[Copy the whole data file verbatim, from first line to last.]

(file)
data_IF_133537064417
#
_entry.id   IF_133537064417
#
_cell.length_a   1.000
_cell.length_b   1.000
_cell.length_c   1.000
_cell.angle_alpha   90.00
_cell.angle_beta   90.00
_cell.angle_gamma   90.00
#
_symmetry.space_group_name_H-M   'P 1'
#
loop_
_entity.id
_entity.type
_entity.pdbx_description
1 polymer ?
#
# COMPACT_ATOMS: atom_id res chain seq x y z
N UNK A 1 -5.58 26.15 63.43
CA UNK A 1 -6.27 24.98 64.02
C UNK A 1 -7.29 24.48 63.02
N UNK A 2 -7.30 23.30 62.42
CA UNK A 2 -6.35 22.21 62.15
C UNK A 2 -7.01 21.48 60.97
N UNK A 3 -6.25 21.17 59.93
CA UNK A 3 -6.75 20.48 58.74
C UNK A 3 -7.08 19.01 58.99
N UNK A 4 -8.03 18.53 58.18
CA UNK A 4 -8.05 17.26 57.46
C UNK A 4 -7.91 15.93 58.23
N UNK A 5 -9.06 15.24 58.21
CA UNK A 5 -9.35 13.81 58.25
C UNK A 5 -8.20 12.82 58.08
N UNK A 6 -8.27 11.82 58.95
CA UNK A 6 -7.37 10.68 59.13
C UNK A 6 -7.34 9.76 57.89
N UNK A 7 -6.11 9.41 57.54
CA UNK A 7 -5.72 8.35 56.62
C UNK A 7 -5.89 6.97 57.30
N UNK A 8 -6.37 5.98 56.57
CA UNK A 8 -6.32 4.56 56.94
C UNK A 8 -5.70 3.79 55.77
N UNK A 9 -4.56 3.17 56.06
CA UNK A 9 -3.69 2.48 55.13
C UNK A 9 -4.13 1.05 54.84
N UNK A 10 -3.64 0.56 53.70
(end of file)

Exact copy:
data_IF_133537064417
#
_entry.id   IF_133537064417
#
_cell.length_a   1.000
_cell.length_b   1.000
_cell.length_c   1.000
_cell.angle_alpha   90.00
_cell.angle_beta   90.00
_cell.angle_gamma   90.00
#
_symmetry.space_group_name_H-M   'P 1'
#
loop_
_entity.id
_entity.type
_entity.pdbx_description
1 polymer ?
#
# COMPACT_ATOMS: atom_id res chain seq x y z
N UNK A 1 -5.58 26.15 63.43
CA UNK A 1 -6.27 24.98 64.02
C UNK A 1 -7.29 24.48 63.02
N UNK A 2 -7.30 23.30 62.42
CA UNK A 2 -6.35 22.21 62.15
C UNK A 2 -7.01 21.48 60.97
N UNK A 3 -6.25 21.17 59.93
CA UNK A 3 -6.75 20.48 58.74
C UNK A 3 -7.08 19.01 58.99
N UNK A 4 -8.03 18.53 58.18
CA UNK A 4 -8.05 17.26 57.46
C UNK A 4 -7.91 15.93 58.23
N UNK A 5 -9.06 15.24 58.21
CA UNK A 5 -9.35 13.81 58.25
C UNK A 5 -8.20 12.82 58.08
N UNK A 6 -8.27 11.82 58.95
CA UNK A 6 -7.37 10.68 59.13
C UNK A 6 -7.34 9.76 57.89
N UNK A 7 -6.11 9.41 57.54
CA UNK A 7 -5.72 8.35 56.62
C UNK A 7 -5.89 6.97 57.30
N UNK A 8 -6.37 5.98 56.57
CA UNK A 8 -6.32 4.56 56.94
C UNK A 8 -5.70 3.79 55.77
N UNK A 9 -4.56 3.17 56.06
CA UNK A 9 -3.69 2.48 55.13
C UNK A 9 -4.13 1.05 54.84
N UNK A 10 -3.64 0.56 53.70